We take testing very seriously at Google. You may have seen our testing blog and how we even test on the toilet.

We also like to create automated tools to make our lives easier and in the testing world this can mean having code to watch your back.

We have released a new tool that we have been playing with, the Google Singleton Detector, as open source. Its job is to find singletons and global state in the Java code that we produce. But wait, why would I care to find out where singletons may be in my code? In some cases they can make testing difficult and hide problems with your design. There's a bit more to it than that, so check out the FAQ for more info.

Do you maintain Java code and need to keep it nice and clean? Give the singleton detector a try!

Many thanks to David Rubel and the team for creating this, and working to get it out into the open source world.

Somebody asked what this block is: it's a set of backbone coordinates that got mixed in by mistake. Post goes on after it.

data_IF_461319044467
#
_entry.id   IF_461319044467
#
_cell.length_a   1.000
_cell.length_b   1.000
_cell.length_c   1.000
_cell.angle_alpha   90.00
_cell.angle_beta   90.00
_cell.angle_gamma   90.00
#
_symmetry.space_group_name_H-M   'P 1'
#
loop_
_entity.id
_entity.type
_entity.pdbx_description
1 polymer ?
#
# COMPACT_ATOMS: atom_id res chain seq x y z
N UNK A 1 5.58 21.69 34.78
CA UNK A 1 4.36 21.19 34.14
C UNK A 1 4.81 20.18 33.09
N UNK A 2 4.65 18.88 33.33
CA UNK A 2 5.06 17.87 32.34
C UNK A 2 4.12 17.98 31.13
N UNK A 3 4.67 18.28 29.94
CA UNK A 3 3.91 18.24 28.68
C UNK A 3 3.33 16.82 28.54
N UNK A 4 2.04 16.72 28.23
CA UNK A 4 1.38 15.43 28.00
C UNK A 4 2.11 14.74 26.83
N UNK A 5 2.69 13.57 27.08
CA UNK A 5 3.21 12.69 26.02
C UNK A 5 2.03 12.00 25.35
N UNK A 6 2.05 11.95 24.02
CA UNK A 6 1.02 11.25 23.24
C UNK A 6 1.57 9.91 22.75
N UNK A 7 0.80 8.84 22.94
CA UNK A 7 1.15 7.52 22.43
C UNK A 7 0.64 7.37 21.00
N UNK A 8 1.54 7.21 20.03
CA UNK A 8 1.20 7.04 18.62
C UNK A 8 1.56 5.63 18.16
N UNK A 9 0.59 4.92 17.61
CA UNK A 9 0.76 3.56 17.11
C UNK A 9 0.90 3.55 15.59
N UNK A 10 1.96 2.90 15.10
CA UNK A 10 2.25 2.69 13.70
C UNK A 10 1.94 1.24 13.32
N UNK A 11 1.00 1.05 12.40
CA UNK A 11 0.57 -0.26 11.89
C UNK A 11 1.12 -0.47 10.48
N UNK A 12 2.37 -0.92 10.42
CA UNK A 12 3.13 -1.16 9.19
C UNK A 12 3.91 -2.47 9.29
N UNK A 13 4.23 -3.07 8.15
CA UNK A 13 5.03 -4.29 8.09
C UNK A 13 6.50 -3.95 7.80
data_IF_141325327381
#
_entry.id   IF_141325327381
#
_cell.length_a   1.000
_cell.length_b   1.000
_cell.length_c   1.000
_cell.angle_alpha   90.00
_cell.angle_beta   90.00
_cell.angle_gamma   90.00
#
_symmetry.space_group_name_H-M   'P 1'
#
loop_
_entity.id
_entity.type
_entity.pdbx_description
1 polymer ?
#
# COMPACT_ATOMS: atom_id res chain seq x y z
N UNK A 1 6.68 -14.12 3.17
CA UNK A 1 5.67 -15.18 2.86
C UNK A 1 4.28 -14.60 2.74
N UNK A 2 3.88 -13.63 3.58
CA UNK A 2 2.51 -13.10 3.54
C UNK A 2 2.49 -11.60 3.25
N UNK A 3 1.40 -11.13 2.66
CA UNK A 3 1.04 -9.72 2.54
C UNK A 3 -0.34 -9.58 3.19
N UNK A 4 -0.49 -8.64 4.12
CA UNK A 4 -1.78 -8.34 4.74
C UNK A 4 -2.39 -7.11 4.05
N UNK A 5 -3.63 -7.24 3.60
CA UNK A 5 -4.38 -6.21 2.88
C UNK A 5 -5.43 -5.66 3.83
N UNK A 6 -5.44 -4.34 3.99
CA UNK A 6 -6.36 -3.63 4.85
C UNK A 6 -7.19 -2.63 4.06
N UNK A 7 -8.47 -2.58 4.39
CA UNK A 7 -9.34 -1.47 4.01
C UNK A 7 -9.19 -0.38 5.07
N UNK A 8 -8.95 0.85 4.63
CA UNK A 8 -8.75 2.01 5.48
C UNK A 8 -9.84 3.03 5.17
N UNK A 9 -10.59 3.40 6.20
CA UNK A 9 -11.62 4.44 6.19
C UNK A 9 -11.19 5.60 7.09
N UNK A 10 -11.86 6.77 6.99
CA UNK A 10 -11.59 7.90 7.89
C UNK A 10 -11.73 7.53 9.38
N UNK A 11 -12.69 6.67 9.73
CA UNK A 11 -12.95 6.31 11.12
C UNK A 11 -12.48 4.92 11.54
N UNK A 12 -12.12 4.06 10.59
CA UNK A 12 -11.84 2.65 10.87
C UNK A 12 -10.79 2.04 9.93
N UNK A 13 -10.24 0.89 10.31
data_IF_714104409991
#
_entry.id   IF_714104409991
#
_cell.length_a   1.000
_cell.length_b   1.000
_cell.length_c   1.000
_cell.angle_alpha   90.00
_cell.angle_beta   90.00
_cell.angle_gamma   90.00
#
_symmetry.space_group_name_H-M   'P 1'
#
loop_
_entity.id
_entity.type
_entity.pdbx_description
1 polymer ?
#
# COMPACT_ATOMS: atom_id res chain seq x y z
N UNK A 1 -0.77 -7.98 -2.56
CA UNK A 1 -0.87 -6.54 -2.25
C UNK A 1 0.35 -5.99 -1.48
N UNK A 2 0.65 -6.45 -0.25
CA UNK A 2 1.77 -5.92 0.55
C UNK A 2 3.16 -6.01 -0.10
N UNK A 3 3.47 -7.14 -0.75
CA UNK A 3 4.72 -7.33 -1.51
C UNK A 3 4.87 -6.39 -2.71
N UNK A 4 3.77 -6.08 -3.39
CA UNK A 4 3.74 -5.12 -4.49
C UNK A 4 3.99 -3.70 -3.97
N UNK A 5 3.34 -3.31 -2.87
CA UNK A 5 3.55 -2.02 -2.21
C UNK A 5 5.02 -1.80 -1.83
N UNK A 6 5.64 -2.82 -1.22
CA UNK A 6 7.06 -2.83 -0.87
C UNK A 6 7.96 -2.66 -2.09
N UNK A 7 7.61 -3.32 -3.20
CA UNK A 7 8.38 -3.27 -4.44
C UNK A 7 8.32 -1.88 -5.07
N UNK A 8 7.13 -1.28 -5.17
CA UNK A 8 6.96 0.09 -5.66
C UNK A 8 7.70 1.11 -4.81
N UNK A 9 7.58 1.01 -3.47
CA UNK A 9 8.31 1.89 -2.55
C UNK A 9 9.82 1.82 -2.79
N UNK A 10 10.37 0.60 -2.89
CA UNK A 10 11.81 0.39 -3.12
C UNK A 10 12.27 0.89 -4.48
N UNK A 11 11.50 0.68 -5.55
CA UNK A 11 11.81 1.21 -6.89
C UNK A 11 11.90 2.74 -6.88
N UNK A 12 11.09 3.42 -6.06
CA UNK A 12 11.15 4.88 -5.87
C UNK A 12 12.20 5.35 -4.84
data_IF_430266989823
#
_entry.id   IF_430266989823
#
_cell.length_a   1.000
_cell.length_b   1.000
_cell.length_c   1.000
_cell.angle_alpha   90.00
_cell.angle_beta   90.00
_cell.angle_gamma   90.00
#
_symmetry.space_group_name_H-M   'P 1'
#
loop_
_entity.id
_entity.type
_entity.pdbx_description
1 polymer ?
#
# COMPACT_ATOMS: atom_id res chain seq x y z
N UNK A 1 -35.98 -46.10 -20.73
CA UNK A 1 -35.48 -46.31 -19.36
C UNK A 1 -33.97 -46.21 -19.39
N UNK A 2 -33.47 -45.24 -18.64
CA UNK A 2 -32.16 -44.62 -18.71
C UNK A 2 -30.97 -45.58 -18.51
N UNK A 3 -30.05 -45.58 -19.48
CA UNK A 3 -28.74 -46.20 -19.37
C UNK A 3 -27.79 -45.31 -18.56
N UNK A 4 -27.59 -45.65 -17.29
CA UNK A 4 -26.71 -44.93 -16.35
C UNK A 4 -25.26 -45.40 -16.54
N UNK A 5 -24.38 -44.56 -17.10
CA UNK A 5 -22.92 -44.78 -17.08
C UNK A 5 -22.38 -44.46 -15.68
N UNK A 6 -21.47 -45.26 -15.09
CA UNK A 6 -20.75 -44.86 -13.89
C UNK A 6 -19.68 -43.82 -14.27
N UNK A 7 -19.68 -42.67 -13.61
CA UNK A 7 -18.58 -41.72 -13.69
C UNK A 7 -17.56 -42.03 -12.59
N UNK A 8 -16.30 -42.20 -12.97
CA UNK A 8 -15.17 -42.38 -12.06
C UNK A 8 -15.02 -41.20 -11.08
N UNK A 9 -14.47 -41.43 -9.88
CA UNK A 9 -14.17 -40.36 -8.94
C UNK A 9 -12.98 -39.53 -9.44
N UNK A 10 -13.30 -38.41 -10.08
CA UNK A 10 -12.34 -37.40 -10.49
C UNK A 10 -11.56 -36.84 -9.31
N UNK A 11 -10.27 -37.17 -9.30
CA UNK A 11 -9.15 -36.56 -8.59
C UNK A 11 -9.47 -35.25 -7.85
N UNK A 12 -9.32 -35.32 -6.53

Post by Michelle Levesque, Google Software Engineer

Today we're unveiling the public release of "Testing on the Toilet": one of Google's little secrets that has helped us inspire our developers to write well-tested code. We regularly write flyers about everything from dependency injection to code coverage, and then plaster the bathrooms all over Google with each episode, almost 500 stalls worldwide.

We've decided to share this secret weapon with the rest of the world to spread our passion to other developers, and to provide a fun and easy way to educate yourself (and the rest of your company) about these important tricks and techniques.

We'll be posting episodes on the brand new Google Testing Blog on a regular basis and providing PDFs so you can print them out and put them up in your own bathrooms, hallways, kitchens, moon bases, secret underground fortresses, wherever. Send your photos and stories to and let us know how Testing on the Toilet is received at your company.

And meanwhile, keep writing those tests.